Selling naked puts is a bullish
strategy. But it’s more than an option
strategy. In fact it’s best suited for
investors who want to accumulate stocks for their portfolios. When selling naked put options, sometimes
investors get to buy stock at a good price and at other times those investors
settle for a quick profit in the form of a cash consolation prize. It’s a win-win proposition for the right
But you must be aware that large
losses are possible when you adopt this strategy, especially in a bear market. If you have no desire to buy stocks, then
this is not the best strategy for you. There are other methods for adopting a short-term bullish position for any
stock or index.
Begin by selling the
same put as the naked seller – but also buy a less expensive put
option. By purchasing that put, you limit
risk. If you are incorrect in
your bullish assessment of the stock, the most you can lose is the difference
between the strike prices (x 100). Thus, if you
sell one put with a 40 strike price and buy one put with a 35 strike price,
your maximum loss is the difference ($500), less the cash you collected to
place the trade. The naked put seller
can lose much more if the stock takes a nosedive.
If expiration is near and the put you sold is in the money, it’s decision time. If you are the trader who is not interested in buying stock, it's best to buy
back the put that you sold – to close your position. You can sell another put spread (expiring in a later month) if you are
still bullish on this stock. But, if you are the investor who accumulates shares at good prices,
allow the put owner to exercise.
Thus, selling naked puts is a
good method, but only when you are willing (or eager) to add the underlying
stock to your portfolio.
Selling naked put options is an excellent strategy – but only if used correctly. This is not a good play for traders looking for short-term profits. It allows the purchase of stocks at prices below the current market –
and just in case you fail to buy stock (just as investors who submit limit order to buy stock don’t always get their shares) – you get to keep
the option premium as your prize for playing the game. And
when you do buy shares, it’s at a favorable price. This strategy deserves more attention by the
Why am I introducing this
strategy now, when the market is apparently bearish? It’s part of my ongoing plan for this blog,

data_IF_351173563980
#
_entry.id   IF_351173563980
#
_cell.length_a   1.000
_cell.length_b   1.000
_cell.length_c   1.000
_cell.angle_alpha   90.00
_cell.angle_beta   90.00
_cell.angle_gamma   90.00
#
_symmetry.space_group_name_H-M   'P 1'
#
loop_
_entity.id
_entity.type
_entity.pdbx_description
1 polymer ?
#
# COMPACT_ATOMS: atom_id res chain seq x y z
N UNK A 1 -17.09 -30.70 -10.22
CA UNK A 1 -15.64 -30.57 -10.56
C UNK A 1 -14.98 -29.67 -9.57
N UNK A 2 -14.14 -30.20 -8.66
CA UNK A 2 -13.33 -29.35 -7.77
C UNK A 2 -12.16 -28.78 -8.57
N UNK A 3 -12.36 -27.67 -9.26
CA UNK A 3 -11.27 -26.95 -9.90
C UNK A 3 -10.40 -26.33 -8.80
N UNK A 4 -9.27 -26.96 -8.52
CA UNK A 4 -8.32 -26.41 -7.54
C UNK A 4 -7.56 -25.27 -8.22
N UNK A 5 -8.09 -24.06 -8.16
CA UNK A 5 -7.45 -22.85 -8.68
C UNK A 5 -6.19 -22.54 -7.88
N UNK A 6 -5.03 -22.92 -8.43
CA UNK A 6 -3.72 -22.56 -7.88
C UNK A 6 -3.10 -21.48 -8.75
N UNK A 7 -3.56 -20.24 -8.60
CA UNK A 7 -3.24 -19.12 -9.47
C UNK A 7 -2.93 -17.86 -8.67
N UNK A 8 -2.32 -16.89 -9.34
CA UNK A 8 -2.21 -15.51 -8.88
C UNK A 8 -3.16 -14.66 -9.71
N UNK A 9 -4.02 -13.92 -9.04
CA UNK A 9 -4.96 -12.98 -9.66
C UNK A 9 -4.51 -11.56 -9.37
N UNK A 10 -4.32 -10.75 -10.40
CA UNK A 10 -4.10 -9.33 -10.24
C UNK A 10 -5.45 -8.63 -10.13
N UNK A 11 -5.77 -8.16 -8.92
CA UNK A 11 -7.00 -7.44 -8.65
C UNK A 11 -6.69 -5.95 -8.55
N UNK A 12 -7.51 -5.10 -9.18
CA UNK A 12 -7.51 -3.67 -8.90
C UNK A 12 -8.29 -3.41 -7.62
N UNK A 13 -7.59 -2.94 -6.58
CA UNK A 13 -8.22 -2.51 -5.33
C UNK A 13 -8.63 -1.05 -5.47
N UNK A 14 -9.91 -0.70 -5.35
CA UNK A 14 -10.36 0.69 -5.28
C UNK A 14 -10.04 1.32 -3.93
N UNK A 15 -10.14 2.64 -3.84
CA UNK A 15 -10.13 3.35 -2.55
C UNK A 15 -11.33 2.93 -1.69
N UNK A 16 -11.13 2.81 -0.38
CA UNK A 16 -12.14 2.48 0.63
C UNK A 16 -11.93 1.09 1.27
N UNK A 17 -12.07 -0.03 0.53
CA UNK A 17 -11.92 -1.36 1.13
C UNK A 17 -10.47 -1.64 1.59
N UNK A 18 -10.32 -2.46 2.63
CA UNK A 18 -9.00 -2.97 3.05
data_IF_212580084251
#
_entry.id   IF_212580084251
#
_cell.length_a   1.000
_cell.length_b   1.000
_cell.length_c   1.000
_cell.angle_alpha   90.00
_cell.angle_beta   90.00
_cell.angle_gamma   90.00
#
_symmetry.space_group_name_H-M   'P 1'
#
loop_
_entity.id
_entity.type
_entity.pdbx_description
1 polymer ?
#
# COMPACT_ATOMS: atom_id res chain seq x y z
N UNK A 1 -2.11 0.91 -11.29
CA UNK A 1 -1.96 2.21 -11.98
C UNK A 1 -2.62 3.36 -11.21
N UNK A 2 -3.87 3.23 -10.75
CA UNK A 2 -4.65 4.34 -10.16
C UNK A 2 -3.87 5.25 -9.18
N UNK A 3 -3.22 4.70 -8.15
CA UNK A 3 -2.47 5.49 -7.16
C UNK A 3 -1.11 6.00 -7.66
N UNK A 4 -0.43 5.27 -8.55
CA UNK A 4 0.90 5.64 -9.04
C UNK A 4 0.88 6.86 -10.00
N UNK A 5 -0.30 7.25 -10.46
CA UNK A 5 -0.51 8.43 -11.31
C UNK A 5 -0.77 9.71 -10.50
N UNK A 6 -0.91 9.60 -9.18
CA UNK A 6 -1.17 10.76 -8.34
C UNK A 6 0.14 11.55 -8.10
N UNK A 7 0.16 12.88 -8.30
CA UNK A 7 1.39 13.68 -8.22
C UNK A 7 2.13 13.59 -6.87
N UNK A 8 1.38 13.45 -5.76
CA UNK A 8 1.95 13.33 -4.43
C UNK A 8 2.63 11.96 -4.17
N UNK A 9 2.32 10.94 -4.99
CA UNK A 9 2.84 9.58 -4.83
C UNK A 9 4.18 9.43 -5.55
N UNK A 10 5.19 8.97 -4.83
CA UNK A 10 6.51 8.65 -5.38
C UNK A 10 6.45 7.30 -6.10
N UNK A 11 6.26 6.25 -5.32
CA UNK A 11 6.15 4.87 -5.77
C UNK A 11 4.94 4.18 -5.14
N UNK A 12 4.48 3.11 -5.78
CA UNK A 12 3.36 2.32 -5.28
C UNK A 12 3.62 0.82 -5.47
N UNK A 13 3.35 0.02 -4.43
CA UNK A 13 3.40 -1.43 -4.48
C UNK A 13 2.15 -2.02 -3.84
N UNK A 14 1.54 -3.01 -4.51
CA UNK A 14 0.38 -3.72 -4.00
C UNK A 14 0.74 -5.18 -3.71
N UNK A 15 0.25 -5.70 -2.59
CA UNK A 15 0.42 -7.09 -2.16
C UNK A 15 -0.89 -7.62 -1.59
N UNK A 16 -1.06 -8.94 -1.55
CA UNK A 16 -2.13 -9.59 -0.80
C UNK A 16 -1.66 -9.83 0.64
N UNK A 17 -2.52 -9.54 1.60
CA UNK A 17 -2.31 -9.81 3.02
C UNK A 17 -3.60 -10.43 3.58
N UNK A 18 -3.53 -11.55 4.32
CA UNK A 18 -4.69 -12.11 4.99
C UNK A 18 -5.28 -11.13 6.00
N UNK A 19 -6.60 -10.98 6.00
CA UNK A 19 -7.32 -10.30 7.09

and that includes discussing each of the six
strategies that I recommend (and describe in detail) in The Rookie’s Guide to
Options. Please don’t take this post as a
recommendation to sell naked puts at any specific time.
The strategy at work
When you sell a put option,
two results are possible:
- The option
expires worthless (or you repurchase it at a low price). In this scenario you don’t accumulate stock,
but you earn the option premium as your profit.
- The stock price
is below the strike price (40, in the example below) when expiration arrives
and you are assigned an exercise notice. (Your broker notifies you that the option owner has exercised his/her
rights to sell stock at the strike price. As the option seller, you are obligated to buy the shares.) You now own shares at a price you were
willing to pay.
Each of these results should
be acceptable to the investor who adopts the strategy of writing (selling)
naked puts. You either have a cash
profit or you own stock at a good price – or at least it appeared to be a good when when you sold the puts.
say you want to buy ZYX at $38.50 per share and the current market price is
$41.25. If you sell one ZYX Nov 40 put @
$1.50, you receive $150. If the option expires
worthless, that $150 represents your profit. If the stock is below 40 when the November option expires, you are
assigned an exercise notice and buy 100 shares @ $40. Because you already collected $1.50 premium,
your net cost is $38.50 per share, or your target purchase price. If the stock never traded as low as $38.50,
then you own your shares at a great price.
NOTE to more experienced traders: This trade is the synthetic equivalent of
writing the Nov 40 covered call; i.e. if you buy 100 shares of ZYX @ $41.25 and
write one Nov 40 call @ $2.75, your cost is $3,850. When November expiration comes and goes, you either
own stock at $38.50 or earned a $150 profit.
- If the call
option expires worthless, you own shares costing $38.50. That’s the same result as selling the Nov 40
- If the stock is
above 40 and the call option is exercised, you have no remaining position. Instead you have the same profit ($150) as
the naked put seller.